Last Monday, July 9th, President Obama signed the Synthetic Drug Abuse Prevention Act of 2012 (found here), which outlaws the Bath Salt ingredients MPVD and mephodrone along with 29 other synthetic chemicals. (The other compounds mentioned in the new legislation are synthetic marijuana, which are similarly marketed as “incense,” but really designed to be smoked to get high). The law was sponsored by Senator Charles Schumer, who comments here that “President Obama’s swift approval of this federal ban is the final nail in the coffin for the legal sale of bath salts in smoke shops . . . throughout the country,”
Unfortunately, the new law does not include methylone or any of the new designer bath salts. Evidently, it is pretty easy for an enterprising chemist to slap a new inert side chain onto one of the banned drugs to make a new, legal, drug. Here is an interesting article on designer drug chemistry.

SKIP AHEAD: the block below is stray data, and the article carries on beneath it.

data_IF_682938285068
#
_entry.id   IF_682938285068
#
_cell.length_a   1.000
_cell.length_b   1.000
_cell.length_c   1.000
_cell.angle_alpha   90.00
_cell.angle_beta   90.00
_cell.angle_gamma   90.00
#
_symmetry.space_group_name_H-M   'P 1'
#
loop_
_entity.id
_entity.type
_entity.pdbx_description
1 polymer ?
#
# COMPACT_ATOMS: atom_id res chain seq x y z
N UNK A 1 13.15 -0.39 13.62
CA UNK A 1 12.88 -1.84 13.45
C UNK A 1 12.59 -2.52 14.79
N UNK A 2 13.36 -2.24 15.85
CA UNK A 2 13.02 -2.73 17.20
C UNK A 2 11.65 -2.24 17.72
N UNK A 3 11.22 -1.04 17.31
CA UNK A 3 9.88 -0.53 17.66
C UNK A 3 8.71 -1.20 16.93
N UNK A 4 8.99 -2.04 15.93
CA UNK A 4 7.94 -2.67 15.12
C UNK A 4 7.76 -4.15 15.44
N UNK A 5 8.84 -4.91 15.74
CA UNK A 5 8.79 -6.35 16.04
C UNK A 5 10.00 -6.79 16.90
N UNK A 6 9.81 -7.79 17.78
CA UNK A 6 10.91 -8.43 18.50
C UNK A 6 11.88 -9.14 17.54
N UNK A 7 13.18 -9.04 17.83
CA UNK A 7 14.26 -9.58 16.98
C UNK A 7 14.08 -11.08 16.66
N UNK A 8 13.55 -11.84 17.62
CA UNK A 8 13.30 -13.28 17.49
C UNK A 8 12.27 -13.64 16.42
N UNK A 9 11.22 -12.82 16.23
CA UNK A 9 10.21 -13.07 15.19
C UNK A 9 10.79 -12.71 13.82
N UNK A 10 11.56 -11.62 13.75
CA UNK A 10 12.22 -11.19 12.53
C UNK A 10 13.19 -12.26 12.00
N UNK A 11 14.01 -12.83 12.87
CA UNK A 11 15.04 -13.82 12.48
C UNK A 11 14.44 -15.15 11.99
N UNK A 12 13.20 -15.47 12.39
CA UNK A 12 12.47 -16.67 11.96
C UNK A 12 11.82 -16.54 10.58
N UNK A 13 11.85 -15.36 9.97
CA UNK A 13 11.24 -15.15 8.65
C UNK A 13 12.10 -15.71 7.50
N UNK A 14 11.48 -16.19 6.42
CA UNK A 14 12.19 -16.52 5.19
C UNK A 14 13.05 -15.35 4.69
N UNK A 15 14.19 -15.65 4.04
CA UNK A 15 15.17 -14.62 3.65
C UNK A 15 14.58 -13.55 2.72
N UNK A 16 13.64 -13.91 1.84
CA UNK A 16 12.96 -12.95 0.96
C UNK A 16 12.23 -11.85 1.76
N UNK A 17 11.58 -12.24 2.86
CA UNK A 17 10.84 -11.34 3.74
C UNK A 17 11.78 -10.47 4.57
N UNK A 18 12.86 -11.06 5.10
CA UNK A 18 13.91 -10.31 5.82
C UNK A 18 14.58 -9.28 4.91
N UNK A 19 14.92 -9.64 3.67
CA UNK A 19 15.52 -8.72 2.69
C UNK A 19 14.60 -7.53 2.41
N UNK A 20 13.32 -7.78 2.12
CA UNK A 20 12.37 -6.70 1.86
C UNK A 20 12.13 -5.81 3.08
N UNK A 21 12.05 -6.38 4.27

Since the Synthetic Drug Abuse Prevention Act of 2012 names specific compounds and does not address this problem of rapid “analogue” creation, it may not achieve its goal of eliminating the legal sale of bath salts. See, for example, New Federal Ban on Synthetic Drugs Already Obsolete. Also, Federal Law Banning Synthetic Drugs May Not Be Effective, Some Experts Say.
But it is a start and the legislators who crafted this bill appear to understand the law’s shortcomings. For example, here is a comment by R. Gil Kerlikowske, who, in case you (like me) have never heard of him, is the Director of the Office of National Drug Control Policy at the White House: “We expect that this law will have an impact on illicit sales of these newly scheduled synthetic drugs, at least in the short term. However, Federal and state agencies will have to continue to update the list of banned substances as new synthetic compounds emerge.“